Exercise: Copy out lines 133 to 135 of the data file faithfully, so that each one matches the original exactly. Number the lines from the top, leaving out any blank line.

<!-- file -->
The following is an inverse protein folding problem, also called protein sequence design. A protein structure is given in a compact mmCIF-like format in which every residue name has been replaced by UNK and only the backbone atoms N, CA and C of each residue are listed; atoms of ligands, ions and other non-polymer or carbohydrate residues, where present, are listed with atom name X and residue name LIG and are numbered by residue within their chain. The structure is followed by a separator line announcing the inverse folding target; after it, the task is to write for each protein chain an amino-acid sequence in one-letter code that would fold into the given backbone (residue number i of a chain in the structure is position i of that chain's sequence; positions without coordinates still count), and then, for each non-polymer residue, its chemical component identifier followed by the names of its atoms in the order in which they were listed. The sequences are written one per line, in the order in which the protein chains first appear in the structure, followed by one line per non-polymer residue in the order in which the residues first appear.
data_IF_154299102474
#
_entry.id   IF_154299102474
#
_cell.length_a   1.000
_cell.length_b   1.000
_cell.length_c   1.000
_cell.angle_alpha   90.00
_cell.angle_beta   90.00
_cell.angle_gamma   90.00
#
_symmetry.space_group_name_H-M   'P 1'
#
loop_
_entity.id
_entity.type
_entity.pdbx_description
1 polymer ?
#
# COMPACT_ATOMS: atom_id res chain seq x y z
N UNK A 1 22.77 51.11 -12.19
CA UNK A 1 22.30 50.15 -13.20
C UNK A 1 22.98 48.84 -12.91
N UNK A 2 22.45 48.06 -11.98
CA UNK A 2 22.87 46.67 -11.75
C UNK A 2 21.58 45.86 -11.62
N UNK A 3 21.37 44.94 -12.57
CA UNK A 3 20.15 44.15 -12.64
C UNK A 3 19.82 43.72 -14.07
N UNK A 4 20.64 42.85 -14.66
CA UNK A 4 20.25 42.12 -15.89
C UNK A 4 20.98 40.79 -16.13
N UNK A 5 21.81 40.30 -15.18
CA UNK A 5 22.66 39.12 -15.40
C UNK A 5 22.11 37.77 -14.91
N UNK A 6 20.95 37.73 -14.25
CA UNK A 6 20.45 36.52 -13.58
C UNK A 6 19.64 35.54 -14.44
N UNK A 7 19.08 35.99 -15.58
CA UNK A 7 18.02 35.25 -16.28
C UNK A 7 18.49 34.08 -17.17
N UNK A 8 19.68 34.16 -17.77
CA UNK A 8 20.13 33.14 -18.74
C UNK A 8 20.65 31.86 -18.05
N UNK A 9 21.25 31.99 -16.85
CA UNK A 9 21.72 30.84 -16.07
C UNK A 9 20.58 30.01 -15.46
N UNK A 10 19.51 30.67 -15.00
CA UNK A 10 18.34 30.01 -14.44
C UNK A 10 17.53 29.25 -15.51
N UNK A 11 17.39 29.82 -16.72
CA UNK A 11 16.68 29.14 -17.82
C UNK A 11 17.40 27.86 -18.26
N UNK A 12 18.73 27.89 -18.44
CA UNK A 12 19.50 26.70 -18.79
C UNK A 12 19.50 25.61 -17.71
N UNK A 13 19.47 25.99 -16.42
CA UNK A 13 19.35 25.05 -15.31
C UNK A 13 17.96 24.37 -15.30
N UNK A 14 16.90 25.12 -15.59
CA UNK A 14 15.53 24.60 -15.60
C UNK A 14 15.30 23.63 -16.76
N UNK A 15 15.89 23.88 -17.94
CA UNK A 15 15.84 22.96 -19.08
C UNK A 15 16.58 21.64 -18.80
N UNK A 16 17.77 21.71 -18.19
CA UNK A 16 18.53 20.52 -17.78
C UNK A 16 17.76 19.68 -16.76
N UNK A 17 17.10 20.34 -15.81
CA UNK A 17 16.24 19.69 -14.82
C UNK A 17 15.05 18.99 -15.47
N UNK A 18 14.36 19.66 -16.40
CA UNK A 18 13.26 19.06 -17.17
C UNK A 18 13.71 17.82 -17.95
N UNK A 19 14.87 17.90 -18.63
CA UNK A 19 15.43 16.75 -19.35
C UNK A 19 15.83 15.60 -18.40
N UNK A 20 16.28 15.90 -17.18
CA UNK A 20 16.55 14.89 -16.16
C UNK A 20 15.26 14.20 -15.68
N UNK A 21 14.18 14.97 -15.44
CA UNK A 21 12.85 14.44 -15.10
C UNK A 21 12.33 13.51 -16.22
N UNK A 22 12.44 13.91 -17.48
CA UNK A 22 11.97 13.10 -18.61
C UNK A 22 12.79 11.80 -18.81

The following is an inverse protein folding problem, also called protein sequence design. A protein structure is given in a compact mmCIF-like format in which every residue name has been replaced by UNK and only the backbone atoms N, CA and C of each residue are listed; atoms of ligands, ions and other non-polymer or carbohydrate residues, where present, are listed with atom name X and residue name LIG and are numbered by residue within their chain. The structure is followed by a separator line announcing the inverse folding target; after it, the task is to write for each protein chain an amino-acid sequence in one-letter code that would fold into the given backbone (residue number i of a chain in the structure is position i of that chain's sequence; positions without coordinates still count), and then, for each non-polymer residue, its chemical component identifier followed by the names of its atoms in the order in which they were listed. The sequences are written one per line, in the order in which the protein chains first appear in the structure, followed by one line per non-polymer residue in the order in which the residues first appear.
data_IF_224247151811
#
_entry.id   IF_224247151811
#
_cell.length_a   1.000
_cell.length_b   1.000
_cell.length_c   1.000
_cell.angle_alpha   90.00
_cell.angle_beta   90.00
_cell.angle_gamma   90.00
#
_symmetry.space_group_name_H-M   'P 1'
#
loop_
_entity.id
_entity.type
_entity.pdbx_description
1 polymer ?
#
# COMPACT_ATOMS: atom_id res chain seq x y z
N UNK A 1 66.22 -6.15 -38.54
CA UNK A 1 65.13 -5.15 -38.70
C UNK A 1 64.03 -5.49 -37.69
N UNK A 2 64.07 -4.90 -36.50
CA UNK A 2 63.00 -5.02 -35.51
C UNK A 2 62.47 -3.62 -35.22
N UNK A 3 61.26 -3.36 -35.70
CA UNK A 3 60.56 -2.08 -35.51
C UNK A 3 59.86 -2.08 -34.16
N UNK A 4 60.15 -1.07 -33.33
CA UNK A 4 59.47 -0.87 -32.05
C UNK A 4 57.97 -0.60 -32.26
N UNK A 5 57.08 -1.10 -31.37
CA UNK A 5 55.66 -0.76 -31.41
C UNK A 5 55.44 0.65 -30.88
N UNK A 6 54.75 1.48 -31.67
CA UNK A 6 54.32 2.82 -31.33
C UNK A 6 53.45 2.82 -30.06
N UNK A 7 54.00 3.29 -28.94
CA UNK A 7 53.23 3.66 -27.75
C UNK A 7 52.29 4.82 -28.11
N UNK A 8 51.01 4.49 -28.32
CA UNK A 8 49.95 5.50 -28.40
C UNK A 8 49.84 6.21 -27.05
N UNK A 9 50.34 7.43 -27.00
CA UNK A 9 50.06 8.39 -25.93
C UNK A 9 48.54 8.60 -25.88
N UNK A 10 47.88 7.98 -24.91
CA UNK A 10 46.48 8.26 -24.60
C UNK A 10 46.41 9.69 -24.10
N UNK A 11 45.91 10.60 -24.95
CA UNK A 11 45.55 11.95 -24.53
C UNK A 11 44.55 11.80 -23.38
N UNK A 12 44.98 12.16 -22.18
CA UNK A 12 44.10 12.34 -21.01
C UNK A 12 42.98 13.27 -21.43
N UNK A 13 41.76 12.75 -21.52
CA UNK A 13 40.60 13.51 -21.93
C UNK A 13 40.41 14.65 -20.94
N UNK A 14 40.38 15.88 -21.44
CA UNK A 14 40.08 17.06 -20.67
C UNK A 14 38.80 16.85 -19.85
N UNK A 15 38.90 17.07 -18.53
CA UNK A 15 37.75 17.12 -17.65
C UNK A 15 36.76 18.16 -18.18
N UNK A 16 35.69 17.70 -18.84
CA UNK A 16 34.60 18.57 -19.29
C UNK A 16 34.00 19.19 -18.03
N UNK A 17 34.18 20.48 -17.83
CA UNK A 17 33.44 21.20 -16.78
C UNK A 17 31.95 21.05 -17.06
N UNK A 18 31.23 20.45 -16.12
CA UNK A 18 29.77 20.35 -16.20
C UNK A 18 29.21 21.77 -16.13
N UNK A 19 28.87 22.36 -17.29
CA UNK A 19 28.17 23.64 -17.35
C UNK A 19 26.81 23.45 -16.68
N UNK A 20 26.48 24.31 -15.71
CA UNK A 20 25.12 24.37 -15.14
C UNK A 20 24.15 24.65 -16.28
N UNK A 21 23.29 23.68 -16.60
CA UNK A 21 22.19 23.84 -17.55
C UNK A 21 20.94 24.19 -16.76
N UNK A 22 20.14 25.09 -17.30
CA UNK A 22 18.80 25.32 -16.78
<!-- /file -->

N UNK A 9 50.34 7.43 -27.00
CA UNK A 9 50.06 8.39 -25.93
C UNK A 9 48.54 8.60 -25.88